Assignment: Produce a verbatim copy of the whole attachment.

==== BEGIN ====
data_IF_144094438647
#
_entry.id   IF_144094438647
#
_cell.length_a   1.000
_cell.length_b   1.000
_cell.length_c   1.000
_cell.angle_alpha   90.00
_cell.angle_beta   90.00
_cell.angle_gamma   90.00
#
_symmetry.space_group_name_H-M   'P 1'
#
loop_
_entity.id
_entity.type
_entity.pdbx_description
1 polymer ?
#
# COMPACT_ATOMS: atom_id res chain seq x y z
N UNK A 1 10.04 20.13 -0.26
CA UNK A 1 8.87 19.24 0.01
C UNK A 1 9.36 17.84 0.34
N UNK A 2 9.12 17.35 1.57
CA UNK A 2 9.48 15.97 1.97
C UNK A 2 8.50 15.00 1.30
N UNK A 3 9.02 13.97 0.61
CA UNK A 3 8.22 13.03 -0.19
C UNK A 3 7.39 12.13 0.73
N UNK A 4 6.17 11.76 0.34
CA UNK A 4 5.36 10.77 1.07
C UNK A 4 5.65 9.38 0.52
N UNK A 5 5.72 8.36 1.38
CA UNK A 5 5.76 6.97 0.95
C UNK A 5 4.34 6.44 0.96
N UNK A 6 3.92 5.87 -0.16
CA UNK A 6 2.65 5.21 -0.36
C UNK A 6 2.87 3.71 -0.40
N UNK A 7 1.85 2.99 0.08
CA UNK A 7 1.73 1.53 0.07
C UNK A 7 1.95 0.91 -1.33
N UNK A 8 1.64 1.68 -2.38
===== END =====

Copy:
data_IF_144094438647
#
_entry.id   IF_144094438647
#
_cell.length_a   1.000
_cell.length_b   1.000
_cell.length_c   1.000
_cell.angle_alpha   90.00
_cell.angle_beta   90.00
_cell.angle_gamma   90.00
#
_symmetry.space_group_name_H-M   'P 1'
#
loop_
_entity.id
_entity.type
_entity.pdbx_description
1 polymer ?
#
# COMPACT_ATOMS: atom_id res chain seq x y z
N UNK A 1 10.04 20.13 -0.26
CA UNK A 1 8.87 19.24 0.01
C UNK A 1 9.36 17.84 0.34
N UNK A 2 9.12 17.35 1.57
CA UNK A 2 9.48 15.97 1.97
C UNK A 2 8.50 15.00 1.30
N UNK A 3 9.02 13.97 0.61
CA UNK A 3 8.22 13.03 -0.19
C UNK A 3 7.39 12.13 0.73
N UNK A 4 6.17 11.76 0.34
CA UNK A 4 5.36 10.77 1.07
C UNK A 4 5.65 9.38 0.52
N UNK A 5 5.72 8.36 1.38
CA UNK A 5 5.76 6.97 0.95
C UNK A 5 4.34 6.44 0.96
N UNK A 6 3.92 5.87 -0.16
CA UNK A 6 2.65 5.21 -0.36
C UNK A 6 2.87 3.71 -0.40
N UNK A 7 1.85 2.99 0.08
CA UNK A 7 1.73 1.53 0.07
C UNK A 7 1.95 0.91 -1.33
N UNK A 8 1.64 1.68 -2.38